How does citizen science support your research?
I’m always looking for ways for people to get involved in conservation research not only because it increases our ability to collect data but because it allows us to spread the word about conservation. At least once during each expedition, we’ll try to trap adult owls so volunteers will get to be in the dark and hear the owls around and see how we trap them and band them. An owl in hand does a lot for conservation issues in terms of the resonating power it has for people who get to experience it.
What is your favorite moment in the field?
My favorite times are sitting in the quiet in the dark waiting for the owl to respond to our playback calls and hopefully come in and hit the net. That’s a very peaceful time. Having volunteers out with me who have seen that and experienced it, and to see how excited people get when you get to the net and there’s this little tiny owl that you need to take care of. Grown-ups become kids in those moments.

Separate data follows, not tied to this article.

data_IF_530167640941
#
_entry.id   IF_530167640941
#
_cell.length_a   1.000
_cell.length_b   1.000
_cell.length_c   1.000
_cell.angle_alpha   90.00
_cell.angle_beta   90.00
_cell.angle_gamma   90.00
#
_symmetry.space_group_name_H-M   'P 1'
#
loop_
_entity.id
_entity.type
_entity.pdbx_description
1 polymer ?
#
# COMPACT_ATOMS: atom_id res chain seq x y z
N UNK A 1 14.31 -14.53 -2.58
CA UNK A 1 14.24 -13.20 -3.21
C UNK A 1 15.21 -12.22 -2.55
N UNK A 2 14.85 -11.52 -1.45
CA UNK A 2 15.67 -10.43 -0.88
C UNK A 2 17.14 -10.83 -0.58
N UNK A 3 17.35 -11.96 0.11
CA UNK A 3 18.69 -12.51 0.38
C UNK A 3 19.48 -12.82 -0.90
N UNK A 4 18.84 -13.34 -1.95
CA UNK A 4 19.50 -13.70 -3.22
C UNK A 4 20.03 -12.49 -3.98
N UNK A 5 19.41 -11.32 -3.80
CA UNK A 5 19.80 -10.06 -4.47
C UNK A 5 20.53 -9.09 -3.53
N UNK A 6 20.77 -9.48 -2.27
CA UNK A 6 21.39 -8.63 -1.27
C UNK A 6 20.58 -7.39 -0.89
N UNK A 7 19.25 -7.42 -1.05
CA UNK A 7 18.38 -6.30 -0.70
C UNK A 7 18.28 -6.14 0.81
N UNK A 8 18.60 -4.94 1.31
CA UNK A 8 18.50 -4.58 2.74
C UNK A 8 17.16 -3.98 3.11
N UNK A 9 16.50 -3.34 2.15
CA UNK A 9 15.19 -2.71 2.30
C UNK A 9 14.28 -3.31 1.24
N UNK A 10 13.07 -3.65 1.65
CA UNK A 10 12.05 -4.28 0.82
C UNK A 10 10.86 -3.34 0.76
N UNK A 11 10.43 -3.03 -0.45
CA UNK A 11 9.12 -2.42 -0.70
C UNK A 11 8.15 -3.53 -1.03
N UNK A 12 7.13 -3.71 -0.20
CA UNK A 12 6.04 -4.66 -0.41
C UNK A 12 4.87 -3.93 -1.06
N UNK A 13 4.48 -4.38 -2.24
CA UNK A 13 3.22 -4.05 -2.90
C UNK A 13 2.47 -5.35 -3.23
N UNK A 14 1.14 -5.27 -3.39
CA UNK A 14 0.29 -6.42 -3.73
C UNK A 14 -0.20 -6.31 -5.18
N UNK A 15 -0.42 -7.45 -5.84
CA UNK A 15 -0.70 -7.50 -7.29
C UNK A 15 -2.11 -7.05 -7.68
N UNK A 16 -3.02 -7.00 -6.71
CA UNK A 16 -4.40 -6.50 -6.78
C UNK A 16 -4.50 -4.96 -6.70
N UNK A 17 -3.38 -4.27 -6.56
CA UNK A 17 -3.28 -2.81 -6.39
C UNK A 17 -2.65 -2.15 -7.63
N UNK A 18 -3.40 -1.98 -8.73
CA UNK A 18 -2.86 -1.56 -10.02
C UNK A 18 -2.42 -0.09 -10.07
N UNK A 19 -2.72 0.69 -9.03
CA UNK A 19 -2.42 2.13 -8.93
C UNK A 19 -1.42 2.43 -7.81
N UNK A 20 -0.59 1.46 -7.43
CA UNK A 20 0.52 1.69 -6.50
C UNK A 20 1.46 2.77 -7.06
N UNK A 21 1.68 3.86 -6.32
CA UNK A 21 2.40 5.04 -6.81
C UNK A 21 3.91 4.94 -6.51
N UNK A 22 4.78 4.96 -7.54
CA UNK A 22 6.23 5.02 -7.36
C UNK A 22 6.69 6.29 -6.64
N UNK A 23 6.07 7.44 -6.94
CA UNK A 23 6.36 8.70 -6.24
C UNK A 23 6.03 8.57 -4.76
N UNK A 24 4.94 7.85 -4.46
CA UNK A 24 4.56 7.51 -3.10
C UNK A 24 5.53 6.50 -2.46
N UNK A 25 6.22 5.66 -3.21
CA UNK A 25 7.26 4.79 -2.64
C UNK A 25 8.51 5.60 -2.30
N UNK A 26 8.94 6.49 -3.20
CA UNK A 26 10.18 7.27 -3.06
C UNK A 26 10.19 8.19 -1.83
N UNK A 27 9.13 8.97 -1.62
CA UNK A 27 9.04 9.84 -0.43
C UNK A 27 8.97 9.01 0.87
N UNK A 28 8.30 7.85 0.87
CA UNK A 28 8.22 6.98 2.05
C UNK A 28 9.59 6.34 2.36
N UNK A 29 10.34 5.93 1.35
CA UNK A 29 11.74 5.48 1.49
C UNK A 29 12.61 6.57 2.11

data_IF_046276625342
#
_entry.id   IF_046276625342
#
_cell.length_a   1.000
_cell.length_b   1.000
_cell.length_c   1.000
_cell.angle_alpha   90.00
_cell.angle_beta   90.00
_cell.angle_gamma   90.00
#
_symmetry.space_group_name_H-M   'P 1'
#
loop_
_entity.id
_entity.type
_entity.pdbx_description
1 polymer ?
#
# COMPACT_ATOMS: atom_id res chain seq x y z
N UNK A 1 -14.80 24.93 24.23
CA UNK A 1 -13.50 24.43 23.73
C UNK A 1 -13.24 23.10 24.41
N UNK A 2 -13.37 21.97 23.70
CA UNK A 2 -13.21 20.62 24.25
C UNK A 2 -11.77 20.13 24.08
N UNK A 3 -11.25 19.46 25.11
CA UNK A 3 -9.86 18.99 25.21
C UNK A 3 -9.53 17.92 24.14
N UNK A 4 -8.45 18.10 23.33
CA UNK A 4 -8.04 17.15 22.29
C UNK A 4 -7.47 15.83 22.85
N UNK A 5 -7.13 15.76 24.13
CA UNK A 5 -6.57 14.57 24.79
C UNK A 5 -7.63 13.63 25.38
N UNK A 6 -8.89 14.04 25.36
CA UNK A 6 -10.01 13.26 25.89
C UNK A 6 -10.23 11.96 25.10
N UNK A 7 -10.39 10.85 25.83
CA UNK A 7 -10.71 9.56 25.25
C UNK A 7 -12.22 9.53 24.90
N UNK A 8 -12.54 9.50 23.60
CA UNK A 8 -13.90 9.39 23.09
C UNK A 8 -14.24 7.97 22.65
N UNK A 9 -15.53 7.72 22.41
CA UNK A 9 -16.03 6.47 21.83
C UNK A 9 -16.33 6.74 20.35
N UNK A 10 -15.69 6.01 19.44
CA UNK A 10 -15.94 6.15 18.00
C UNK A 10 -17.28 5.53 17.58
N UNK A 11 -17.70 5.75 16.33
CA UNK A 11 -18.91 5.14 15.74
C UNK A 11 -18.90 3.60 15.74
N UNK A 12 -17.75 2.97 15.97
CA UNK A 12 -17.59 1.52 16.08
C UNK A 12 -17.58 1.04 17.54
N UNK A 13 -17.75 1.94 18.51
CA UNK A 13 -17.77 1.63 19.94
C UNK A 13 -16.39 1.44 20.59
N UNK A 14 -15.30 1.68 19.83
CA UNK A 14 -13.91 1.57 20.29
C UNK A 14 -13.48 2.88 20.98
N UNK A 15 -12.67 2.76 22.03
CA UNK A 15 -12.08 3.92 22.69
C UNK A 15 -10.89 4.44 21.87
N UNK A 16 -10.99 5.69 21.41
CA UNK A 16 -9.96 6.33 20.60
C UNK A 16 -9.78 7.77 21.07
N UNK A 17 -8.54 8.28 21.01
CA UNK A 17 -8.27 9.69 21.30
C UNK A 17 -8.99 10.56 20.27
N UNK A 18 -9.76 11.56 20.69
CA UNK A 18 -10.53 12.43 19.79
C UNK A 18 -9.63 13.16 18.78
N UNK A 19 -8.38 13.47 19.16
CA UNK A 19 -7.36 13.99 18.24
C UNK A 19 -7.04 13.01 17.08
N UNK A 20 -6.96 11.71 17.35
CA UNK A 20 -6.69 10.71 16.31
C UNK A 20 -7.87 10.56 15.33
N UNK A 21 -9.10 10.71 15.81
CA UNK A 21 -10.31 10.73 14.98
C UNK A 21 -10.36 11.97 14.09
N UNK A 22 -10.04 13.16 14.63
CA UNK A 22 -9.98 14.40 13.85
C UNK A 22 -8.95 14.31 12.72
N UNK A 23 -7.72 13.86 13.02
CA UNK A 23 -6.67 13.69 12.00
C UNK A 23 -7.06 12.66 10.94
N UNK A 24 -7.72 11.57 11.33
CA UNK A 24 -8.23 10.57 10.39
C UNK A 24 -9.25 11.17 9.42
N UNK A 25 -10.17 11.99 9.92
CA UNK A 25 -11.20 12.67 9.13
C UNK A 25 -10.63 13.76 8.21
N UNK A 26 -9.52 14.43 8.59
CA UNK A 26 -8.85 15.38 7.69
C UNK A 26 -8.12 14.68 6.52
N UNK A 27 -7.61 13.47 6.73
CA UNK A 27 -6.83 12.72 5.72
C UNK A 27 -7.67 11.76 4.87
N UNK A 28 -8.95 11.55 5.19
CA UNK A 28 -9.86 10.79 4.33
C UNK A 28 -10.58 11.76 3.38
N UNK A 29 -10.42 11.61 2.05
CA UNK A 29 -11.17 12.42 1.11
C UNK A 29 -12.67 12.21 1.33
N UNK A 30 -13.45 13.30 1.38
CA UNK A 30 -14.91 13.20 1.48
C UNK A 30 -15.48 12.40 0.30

What do you enjoy about working with this species?
One of my favorite things about working with this species is during the initial part of the season when you don’t know if they are using the cavities or nest boxes and you climb up and look in, and there’s an owl looking back at you. It’s even more exciting when that bird is one you banded in a different year because we know that it has migrated south to Mexico and returned to breed again. Those are very important and exciting moments.